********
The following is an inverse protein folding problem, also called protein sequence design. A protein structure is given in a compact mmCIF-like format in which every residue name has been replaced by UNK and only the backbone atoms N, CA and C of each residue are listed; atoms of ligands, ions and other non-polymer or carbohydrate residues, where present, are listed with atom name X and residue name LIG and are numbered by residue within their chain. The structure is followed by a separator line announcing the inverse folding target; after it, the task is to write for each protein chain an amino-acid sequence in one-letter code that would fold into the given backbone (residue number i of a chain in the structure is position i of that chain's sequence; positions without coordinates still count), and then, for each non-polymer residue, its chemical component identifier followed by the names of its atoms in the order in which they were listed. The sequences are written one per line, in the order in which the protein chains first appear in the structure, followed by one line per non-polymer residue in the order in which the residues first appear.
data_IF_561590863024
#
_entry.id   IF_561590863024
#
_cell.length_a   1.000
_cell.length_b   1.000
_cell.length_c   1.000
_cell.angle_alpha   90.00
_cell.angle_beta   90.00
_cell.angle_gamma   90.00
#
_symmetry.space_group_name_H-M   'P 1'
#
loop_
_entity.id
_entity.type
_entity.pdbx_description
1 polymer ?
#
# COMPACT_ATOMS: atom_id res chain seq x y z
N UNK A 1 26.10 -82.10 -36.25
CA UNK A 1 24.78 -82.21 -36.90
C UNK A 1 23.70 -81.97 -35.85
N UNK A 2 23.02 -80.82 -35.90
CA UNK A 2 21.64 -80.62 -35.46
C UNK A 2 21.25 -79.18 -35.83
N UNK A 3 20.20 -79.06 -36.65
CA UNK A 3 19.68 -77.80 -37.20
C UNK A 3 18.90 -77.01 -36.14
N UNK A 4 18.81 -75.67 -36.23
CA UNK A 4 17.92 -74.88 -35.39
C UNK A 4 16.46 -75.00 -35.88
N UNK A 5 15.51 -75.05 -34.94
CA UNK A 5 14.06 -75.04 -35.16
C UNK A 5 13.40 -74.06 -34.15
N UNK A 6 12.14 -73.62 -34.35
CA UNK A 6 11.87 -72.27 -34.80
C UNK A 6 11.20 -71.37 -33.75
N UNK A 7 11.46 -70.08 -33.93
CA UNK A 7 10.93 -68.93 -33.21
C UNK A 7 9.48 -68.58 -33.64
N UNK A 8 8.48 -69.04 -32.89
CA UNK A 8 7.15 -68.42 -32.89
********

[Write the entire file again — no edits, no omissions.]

The following is an inverse protein folding problem, also called protein sequence design. A protein structure is given in a compact mmCIF-like format in which every residue name has been replaced by UNK and only the backbone atoms N, CA and C of each residue are listed; atoms of ligands, ions and other non-polymer or carbohydrate residues, where present, are listed with atom name X and residue name LIG and are numbered by residue within their chain. The structure is followed by a separator line announcing the inverse folding target; after it, the task is to write for each protein chain an amino-acid sequence in one-letter code that would fold into the given backbone (residue number i of a chain in the structure is position i of that chain's sequence; positions without coordinates still count), and then, for each non-polymer residue, its chemical component identifier followed by the names of its atoms in the order in which they were listed. The sequences are written one per line, in the order in which the protein chains first appear in the structure, followed by one line per non-polymer residue in the order in which the residues first appear.
data_IF_561590863024
#
_entry.id   IF_561590863024
#
_cell.length_a   1.000
_cell.length_b   1.000
_cell.length_c   1.000
_cell.angle_alpha   90.00
_cell.angle_beta   90.00
_cell.angle_gamma   90.00
#
_symmetry.space_group_name_H-M   'P 1'
#
loop_
_entity.id
_entity.type
_entity.pdbx_description
1 polymer ?
#
# COMPACT_ATOMS: atom_id res chain seq x y z
N UNK A 1 26.10 -82.10 -36.25
CA UNK A 1 24.78 -82.21 -36.90
C UNK A 1 23.70 -81.97 -35.85
N UNK A 2 23.02 -80.82 -35.90
CA UNK A 2 21.64 -80.62 -35.46
C UNK A 2 21.25 -79.18 -35.83
N UNK A 3 20.20 -79.06 -36.65
CA UNK A 3 19.68 -77.80 -37.20
C UNK A 3 18.90 -77.01 -36.14
N UNK A 4 18.81 -75.67 -36.23
CA UNK A 4 17.92 -74.88 -35.39
C UNK A 4 16.46 -75.00 -35.88
N UNK A 5 15.51 -75.05 -34.94
CA UNK A 5 14.06 -75.04 -35.16
C UNK A 5 13.40 -74.06 -34.15
N UNK A 6 12.14 -73.62 -34.35
CA UNK A 6 11.87 -72.27 -34.80
C UNK A 6 11.20 -71.37 -33.75
N UNK A 7 11.46 -70.08 -33.93
CA UNK A 7 10.93 -68.93 -33.21
C UNK A 7 9.48 -68.58 -33.64
N UNK A 8 8.48 -69.04 -32.89
CA UNK A 8 7.15 -68.42 -32.89